Resolved, That Francis S. Key, Bushrod Washington, Elias B. Caldwell, James Breckenridge, Walter Jones, Richard Rush, and William G. D. Worthington, be a committee to prepare a constitution and rules for the government of the Association or Society, above mentioned, and report i he same to the next meeting for consideration. And the meeting adjourned until next Saturday evening, a: six o'clock.
HENRY CLAY, Chairman. Thomas DOUGHERTY, Secretary.
At an adjourned meeting of the citizens of Washington, Georgetown, and Alexandria, and many others, held in the Hall of the House of Representatives of the United States, on Saturday, the 28th day of December, 1816, for the purpose of receiving and considering, from the committees appointed to that duty at a previous meeting, a constitution of the Society, for meliorating the condition of the free people of color in the United States, by providing a colonial retreat on this or the continent of Africa; and a memorial to Congress requesting the sanction and co operation of the General Government in the object of the Institution aforesaid; a constitution was reported by the committee appointed for that purpose: and having been discussed and amended, was then unanimously accepted by the meeting, in the following words:
Art. 1. This society shall be called “The American Society for Colonizing the Free Poople of Color of the United States."
ART. 2. The object to which its attention is to be exclusively directed, is to promote and execute a plan for colonizing (with their consent) the free people of color, residing in our country, in Africa, or such other place as Congress shall deem most expedient. And the Society shall act, to effect this object, in co-operation with the General Government, and such of the Ştates as may adopt regulations upon the subject.
ART. 3. Every citizen of the United States, who shall subscribe these articles, and be an annual contributor of one dollar to the funds of the Society, shall be a member. On paying a sụm not less than 30 dollars, at one subscription, shall be a member for life.
ART. 4. The officers of this Society shall be, a President, thirteen Vice Presidents, a Secretary, a Treasurer, a Recorder, and a Board of Managers, composed of the above named officers, and twelve other members of the Society. They shall be annually elected by the members of the Society, at their annual meeting on new year's day, (except when that happens to be the Sabbath, and then the next day,) and continue to discharge their respective duties till others are appointed.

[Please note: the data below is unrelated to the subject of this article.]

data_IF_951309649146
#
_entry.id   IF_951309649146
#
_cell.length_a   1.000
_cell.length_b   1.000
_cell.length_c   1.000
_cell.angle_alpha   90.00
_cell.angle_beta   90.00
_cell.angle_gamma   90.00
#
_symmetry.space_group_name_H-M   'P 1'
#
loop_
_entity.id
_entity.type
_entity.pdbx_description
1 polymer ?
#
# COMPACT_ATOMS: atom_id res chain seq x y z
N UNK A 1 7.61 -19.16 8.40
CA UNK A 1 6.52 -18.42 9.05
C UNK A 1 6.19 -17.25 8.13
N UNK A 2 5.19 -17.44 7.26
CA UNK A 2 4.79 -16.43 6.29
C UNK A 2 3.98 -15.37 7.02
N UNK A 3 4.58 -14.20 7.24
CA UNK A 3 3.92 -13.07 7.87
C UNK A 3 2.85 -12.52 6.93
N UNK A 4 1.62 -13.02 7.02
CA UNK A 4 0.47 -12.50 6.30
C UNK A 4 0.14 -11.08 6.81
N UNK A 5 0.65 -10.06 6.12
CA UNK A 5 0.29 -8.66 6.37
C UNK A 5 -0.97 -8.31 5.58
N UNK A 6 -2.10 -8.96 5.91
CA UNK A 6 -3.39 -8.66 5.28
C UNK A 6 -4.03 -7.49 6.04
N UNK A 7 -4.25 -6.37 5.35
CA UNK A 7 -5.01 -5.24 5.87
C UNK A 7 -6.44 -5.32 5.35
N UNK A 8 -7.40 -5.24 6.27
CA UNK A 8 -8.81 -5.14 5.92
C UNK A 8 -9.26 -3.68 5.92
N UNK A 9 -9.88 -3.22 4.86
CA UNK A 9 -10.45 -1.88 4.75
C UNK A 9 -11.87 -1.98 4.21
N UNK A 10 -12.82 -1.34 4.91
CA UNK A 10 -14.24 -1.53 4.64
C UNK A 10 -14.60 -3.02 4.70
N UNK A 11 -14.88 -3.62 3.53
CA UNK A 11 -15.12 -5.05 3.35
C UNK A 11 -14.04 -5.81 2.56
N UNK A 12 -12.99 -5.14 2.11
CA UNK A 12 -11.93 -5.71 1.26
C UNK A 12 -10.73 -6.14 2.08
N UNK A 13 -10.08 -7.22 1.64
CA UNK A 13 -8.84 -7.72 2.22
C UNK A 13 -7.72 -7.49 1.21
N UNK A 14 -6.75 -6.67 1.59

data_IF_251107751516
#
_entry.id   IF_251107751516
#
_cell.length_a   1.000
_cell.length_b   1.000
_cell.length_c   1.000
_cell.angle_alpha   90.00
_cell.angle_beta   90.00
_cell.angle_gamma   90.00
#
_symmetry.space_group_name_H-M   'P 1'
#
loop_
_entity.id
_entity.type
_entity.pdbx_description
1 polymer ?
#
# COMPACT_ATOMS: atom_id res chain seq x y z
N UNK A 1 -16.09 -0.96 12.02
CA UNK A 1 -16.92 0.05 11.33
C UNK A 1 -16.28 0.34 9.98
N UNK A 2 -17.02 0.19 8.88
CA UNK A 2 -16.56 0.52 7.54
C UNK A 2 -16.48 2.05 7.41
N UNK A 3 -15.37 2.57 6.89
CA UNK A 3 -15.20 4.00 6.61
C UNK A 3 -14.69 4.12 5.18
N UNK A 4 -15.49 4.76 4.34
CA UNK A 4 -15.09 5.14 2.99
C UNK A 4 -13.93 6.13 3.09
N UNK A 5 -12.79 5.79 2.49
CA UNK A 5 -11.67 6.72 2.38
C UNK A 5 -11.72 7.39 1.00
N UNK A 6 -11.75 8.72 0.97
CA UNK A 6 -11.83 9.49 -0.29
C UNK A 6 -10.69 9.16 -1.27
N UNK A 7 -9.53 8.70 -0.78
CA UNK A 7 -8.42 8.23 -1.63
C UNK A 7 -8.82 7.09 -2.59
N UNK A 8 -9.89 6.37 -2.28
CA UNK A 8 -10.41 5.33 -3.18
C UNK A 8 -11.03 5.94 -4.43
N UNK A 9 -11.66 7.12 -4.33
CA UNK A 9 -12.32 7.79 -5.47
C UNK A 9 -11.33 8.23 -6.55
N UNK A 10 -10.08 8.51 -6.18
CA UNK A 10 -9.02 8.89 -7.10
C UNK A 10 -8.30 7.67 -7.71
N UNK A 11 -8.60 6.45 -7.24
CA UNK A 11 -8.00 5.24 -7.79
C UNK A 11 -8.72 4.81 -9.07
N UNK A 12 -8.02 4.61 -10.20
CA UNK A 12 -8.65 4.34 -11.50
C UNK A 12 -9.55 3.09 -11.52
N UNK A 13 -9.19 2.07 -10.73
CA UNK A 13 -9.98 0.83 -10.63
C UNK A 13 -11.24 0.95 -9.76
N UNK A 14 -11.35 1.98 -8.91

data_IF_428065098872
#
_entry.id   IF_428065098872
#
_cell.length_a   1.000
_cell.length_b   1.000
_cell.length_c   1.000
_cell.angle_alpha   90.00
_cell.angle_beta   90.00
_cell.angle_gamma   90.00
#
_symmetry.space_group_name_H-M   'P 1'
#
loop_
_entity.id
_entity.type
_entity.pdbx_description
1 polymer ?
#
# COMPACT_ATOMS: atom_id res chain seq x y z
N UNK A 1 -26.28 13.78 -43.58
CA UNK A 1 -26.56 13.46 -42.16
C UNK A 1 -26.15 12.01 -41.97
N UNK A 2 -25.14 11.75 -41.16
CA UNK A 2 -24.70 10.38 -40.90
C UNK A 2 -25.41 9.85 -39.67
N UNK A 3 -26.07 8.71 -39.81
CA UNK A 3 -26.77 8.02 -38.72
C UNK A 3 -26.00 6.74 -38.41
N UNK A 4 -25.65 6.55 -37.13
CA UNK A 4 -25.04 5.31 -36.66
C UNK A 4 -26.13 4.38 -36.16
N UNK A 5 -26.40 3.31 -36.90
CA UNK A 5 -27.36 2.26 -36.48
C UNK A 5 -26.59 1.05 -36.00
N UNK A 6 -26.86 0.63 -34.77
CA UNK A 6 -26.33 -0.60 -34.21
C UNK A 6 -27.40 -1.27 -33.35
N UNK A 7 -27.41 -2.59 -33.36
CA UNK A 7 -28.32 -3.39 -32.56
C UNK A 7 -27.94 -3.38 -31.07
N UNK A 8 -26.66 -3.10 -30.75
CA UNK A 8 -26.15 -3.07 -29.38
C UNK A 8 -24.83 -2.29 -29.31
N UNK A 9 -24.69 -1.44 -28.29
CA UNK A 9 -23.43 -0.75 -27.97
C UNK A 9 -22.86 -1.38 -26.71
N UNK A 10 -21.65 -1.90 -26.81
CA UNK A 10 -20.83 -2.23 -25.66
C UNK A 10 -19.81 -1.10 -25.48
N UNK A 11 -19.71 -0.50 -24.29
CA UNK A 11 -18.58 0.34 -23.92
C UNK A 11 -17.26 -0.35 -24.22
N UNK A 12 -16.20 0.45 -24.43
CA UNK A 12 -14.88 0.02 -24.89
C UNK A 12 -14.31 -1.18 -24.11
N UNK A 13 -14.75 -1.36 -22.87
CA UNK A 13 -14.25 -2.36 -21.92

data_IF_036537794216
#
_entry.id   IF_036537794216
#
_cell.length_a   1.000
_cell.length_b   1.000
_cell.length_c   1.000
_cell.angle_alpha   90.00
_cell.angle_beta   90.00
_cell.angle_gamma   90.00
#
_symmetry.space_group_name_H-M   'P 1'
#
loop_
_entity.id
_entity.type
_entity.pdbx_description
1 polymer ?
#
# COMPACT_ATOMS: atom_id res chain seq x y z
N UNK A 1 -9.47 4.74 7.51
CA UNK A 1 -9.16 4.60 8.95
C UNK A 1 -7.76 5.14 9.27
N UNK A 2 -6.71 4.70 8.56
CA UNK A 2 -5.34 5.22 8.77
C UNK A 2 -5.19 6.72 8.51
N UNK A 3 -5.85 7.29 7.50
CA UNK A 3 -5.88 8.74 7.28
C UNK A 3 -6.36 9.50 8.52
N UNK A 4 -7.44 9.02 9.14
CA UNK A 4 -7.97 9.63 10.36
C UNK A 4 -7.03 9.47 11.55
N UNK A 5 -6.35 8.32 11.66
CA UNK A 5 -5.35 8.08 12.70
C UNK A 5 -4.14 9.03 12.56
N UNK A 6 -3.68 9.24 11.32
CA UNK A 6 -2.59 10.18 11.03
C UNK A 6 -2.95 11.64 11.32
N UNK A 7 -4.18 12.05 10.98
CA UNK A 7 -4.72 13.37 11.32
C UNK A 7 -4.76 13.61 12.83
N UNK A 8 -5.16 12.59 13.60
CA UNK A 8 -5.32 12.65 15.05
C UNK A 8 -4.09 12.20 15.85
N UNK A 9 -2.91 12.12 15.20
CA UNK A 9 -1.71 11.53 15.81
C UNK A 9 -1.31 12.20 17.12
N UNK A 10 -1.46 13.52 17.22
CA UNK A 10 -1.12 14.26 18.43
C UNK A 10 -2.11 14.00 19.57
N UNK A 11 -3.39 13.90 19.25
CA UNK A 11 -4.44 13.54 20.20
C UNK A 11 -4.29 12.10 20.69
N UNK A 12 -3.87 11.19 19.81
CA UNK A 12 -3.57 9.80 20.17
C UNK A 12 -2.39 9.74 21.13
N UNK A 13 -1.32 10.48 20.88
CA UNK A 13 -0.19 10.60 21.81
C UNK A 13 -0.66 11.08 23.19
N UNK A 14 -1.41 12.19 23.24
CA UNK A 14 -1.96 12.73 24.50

ART. 5. It shall be the duty of the President to preside at all meetings of the Society, and of the Board of Managers, and to call meetings of the Society, and of the Board, when he thinks necessary, or when required by any three members of the Board.
Art. 6. The Vice Presidents, according to seniority, shall discharge these duties in the absence of the President.
Art. 7. l'he Secretary shall take minutes of the proceedings, prepare and publish notices, and discharge such other duties as the Board or the President, or in his absence the Vice President, according to seniority, (when the Board is not sitting) shall direct. And the Recorder shall record the proceedings and the names of the members, and discharge such other duties as may be required of him.
ART. 8. The Treasurer shall receive and take charge of the funds of the Society, under such security as may be prescribed by the Board of Managers: keep the accounts, and exhibit a statement of receipts and expenditures at every annual meeting, and discharge such other duties as may be required of him.
ART. 9. The Board of Managers shall meet on the first Monday in January, the first Monday in April, the first Monday in July, and the first Monday in October, every year, and at such other time as the President may direct. They shall conduct the business of the Society, and take such measures for effecting its object as they shall think proper, or shall be directed at the meetings of the Society, and make an annual report of their proceedings. They shall also fill up all vacancies occuring during the year, and make such by-laws for their government as they may deem necessary; Provided, the same are not repugnant to this constitution.
Art. 10. Every Society which shall be formed in the United States to aid in the object of this Association, and which shall co-operate with its funds for the purposes thereof, agreeably to the rules and regulations of this society, shall be considered auxiliary thereto, and its officers shall be entitled to attend and vote at all meetings of the Society, and of the Board of Managers.
The committee appointed for the purpose, having reported a draft of a memorial to Congress, discussion arose respecting the same. Whereupon, it was, on motion, · Resolved, That the committee appointed to prepare and present to Congress a memorial on the subject of this Association, be instructed to report the same to the annual meeting of the Society for its consideration.
On motion, it was also Resolved, That the first election of officers of the Society shall be held on the first Wednesday in January ensuing; of which due notice shall be given by the Secretary in the public prints in the District of Columbia; and that, meanwhile, a book shall be opened for receiving subscriptions to the constitution, at the Reading Rooms in Washington, Georgetown, and Alexandria, at the office of the National Intelligencer, and with the Secretary of this meeting." And then the meeting adjourned.
H. CLAY, Chairman. THOMAS DOUGHERTY, Secretary.
Wednesday, January 1, 1817. The American Society for Colonizing the Free People of Color of the United States met this day, agreeably to the directions of the constitution. The Hon. Henry Clay, Chairman, Thomas Dougherty, Secretary. The Society proceeded to the election of its officers.
The Honorable BUSHROD WASHINGTON was unanimously elected President.
Hon. William H. Crawford, of Georgia,
Francis $. Key,
James H. Blake,
Edmund I. Lee,
Elias B. Caldwell, Secretary.
David English, Treasurer. Resolved, That the President and Board of Managers be, and they are hereby, instructed and required to present a memorial to Congress on the subject of colonizing, with their consent, the free people of color of the United States, in Africa, or elsewhere.
Mr. Clay having left the chair, Gen. Mason, one of the Vice Presidents, presided as President.